Another challenge is demonstrating that case-management interventions are useful when applied to routine clinical settings. Funding and motivation are usually high in research studies [21], and these do not easily generalize to nonresearch settings. However, many of the RCTs of ACT have been conducted in real-world settings. At this level of effectiveness, the outcomes have been mostly positive. Thus, the important issues for ACT do not lie in the efficacy/effectiveness debate. Rather, they revolve around changes in service systems since the 1970s* and studies comparing these changes with previously standard systems (e.g., the shift from long-term psychiatric hospitalization to more community-based services with briefer hospital admissions).

* Dr. Gary Bond, personal communication, 2006.

In reviewing the evidence for ACT effectiveness, Morse and McKasson concluded that margins of better outcome for ACT were limited by the degree to which ACT intervention adhered to fidelity criteria and to which comparison services improved and increasingly offered key ACT features [22]. Teesson and Hambridge demonstrated that ACT with Australian homeless populations may improve functional outcomes and housing stability long before any substantial decrease in hospital use [23]. In this study, hospital admissions rose initially, probably because they could better locate people in exacerbation. However, from years 2-4, admissions significantly decreased [24] to levels similar to those found in a study of ACT with a suburban contemporary comparison group over the first year of follow-up [25].

Another Australian study demonstrated in a national survey that the odds of hospitalization for individuals with severe mental illnesses almost tripled (odds ratio = 2.95, confidence interval = 1.94-4.47) for those without a case manager and that a case manager was the most important modifiable factor in determining hospitalization [26]. This finding should hold also for ACT, among other models of case management.


Most economic analyses have found that ACT reduces treatment costs compared with standard case-management approaches. This reduction has been largely attributed to reduced hospital bed days [17,27]. The Cochrane (United Kingdom) review of ACT concluded that "ACT if correctly targeted to high users of inpatient care, can substantially reduce the costs of hospital care whilst improving outcome and patient satisfaction" [10].

Latimer found that higher fidelity programs reduced hospital days 23 percent more than lower fidelity programs [27]. But, he cautioned that as mental health systems rely less on hospitals over time, the cost advantages of ACT will be harder to achieve and justification for the model will need to be based more on its clinical benefits. The Lewin Group considers it a limitation that many studies targeted consumers who had high inpatient use rates before the ACT intervention [20], but many countries still have a high need to seek less restrictive alternatives with better outcomes for these individuals. On the other hand, this review also concluded that cost savings as a result of ACT would be better demonstrated if indirect costs were included, such as all health welfare and societal costs, plus recurrent and capital opportunity costs, including the costs of buildings and land.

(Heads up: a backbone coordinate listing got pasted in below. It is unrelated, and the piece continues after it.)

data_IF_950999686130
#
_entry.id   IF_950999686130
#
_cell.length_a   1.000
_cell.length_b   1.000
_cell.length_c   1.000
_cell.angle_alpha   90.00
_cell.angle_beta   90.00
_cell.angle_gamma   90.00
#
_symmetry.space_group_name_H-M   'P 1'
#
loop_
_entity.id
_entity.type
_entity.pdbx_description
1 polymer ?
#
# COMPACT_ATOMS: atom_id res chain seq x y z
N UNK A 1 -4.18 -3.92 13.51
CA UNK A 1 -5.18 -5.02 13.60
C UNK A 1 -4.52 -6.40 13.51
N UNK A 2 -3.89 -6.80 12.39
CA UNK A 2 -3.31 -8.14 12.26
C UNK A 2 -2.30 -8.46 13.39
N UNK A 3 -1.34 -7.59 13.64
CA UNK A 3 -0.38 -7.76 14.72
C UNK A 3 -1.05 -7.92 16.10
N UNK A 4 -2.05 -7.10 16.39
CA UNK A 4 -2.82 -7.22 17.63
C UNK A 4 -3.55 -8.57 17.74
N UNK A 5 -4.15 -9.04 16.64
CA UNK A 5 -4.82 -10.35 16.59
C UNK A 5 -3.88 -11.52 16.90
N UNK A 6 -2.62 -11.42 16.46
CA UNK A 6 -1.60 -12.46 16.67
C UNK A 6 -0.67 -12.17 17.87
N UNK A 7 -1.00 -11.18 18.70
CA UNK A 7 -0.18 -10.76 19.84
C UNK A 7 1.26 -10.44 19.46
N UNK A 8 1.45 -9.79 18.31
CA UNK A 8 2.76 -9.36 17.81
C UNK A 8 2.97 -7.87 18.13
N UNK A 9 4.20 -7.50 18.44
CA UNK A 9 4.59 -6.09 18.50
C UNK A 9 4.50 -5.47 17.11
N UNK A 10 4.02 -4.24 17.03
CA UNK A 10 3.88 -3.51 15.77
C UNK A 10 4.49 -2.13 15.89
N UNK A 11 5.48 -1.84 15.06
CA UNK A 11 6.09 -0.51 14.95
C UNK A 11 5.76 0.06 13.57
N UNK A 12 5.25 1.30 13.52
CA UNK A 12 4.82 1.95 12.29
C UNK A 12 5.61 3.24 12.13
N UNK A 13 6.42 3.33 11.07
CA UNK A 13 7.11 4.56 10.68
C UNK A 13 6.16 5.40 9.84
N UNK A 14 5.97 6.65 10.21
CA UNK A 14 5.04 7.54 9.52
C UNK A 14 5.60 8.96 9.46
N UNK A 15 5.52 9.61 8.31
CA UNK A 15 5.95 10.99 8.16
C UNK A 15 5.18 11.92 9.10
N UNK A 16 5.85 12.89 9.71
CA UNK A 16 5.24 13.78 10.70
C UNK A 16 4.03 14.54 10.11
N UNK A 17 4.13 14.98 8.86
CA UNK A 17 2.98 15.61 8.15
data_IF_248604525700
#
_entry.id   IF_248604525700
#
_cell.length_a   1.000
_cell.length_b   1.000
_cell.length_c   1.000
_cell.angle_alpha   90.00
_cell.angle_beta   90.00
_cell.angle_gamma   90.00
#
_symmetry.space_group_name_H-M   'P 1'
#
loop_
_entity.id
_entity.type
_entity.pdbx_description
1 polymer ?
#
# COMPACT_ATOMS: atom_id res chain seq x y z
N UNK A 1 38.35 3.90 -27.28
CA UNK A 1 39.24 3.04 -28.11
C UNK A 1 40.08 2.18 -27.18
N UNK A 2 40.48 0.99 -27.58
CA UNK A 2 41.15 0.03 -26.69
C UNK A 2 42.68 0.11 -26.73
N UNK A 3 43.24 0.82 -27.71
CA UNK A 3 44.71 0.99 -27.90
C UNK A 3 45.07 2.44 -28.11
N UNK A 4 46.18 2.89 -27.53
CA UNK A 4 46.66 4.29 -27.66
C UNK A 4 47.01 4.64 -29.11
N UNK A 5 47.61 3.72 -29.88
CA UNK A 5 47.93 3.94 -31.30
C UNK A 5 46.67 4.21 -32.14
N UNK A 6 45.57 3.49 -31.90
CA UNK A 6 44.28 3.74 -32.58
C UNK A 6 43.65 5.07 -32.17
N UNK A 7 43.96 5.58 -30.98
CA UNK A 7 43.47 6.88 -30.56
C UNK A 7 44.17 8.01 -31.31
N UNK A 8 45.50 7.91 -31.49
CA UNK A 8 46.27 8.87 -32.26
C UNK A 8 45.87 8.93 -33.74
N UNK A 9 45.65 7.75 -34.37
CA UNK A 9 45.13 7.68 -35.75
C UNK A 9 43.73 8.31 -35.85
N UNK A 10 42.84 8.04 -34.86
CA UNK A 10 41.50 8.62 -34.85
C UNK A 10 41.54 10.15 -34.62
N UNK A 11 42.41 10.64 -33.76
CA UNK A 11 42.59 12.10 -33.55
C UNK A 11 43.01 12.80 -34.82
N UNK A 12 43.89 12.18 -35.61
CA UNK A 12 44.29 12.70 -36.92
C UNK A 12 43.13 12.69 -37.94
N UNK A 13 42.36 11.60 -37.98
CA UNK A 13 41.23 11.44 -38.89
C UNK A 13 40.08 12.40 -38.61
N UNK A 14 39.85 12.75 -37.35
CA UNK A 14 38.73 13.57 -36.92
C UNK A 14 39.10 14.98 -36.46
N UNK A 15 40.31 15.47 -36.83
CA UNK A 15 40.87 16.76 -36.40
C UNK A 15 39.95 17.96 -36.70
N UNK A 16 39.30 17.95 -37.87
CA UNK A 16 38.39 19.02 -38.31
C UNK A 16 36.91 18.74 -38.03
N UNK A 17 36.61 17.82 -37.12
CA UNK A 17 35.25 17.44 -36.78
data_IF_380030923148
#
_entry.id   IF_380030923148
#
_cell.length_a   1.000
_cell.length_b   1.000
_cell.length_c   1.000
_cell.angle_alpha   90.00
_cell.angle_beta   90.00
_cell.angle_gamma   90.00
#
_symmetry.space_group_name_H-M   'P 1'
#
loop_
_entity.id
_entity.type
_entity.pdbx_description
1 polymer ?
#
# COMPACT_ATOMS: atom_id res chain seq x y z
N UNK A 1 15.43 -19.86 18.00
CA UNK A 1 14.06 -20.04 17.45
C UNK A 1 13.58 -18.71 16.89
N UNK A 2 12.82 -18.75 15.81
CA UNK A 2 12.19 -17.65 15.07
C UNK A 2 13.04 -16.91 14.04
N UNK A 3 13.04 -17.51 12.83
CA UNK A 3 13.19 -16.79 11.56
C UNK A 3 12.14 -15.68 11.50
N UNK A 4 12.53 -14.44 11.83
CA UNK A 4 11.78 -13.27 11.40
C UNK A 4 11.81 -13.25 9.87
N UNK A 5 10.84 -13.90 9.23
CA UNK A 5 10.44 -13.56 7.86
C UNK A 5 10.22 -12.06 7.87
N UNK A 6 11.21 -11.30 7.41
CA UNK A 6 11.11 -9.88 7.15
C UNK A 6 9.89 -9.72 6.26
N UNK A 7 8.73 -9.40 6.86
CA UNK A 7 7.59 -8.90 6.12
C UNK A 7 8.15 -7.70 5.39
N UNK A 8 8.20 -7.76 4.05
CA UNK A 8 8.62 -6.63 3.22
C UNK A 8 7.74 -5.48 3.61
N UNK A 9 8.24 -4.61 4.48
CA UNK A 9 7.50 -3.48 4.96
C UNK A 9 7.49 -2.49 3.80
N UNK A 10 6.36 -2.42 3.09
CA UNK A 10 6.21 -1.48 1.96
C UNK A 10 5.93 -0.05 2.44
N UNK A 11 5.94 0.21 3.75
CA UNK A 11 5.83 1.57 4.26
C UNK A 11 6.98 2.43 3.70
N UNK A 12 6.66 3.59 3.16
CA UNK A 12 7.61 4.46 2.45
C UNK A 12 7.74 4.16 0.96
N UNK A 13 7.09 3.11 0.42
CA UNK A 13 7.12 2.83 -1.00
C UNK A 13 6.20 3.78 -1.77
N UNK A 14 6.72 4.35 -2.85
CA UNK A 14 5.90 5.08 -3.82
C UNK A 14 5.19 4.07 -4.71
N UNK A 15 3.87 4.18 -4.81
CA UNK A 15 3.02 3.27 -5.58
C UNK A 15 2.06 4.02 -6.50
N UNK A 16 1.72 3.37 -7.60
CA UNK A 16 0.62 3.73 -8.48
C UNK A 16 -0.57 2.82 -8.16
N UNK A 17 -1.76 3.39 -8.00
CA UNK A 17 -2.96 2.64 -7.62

What Makes Assertive Community Treatment Work?

This section addresses whether case management is more effective when intensity of contact is greater or whether other quality of care or content factors are equally or more important; most of the evidence comes from ACT or diverse "intensive case management" studies. These factors include having more intensive opportunities to apply a range of psychosocial interventions, e.g., medication adherence, psychological therapies, family interventions and employment; and concurrently providing specific interventions for special populations, e.g., consumers with early psychosis, consumers with comorbid substance abuse or sensory disorders, or consumers who are homeless. In particular, we will discuss medication adherence and vocational interventions when applied concurrently with ACT.

Intensity Versus Content of Intervention in Determining Outcome

Further analysis of an Australian RCT of ACT [28] examined which factors were related to outcome [2]. The study demonstrated that consumers who received ACT compared with standard case management showed improved social functioning, had fewer admissions involving police, and were more likely to engage and stay in treatment. Interestingly, intensity of contact alone was unrelated to the positive outcomes achieved, implying that not only the intensity of the intervention was important for outcome but also the quality of the intervention. This finding is consistent with that of Burns et al. [29], who reported the results of a large RCT of intensive case management and standard care in which the main difference between groups was case load. They found that a decline in case load alone did not improve outcome. They argued that mental health planners may need to attend more to the content of treatment rather than to changes in service organization alone.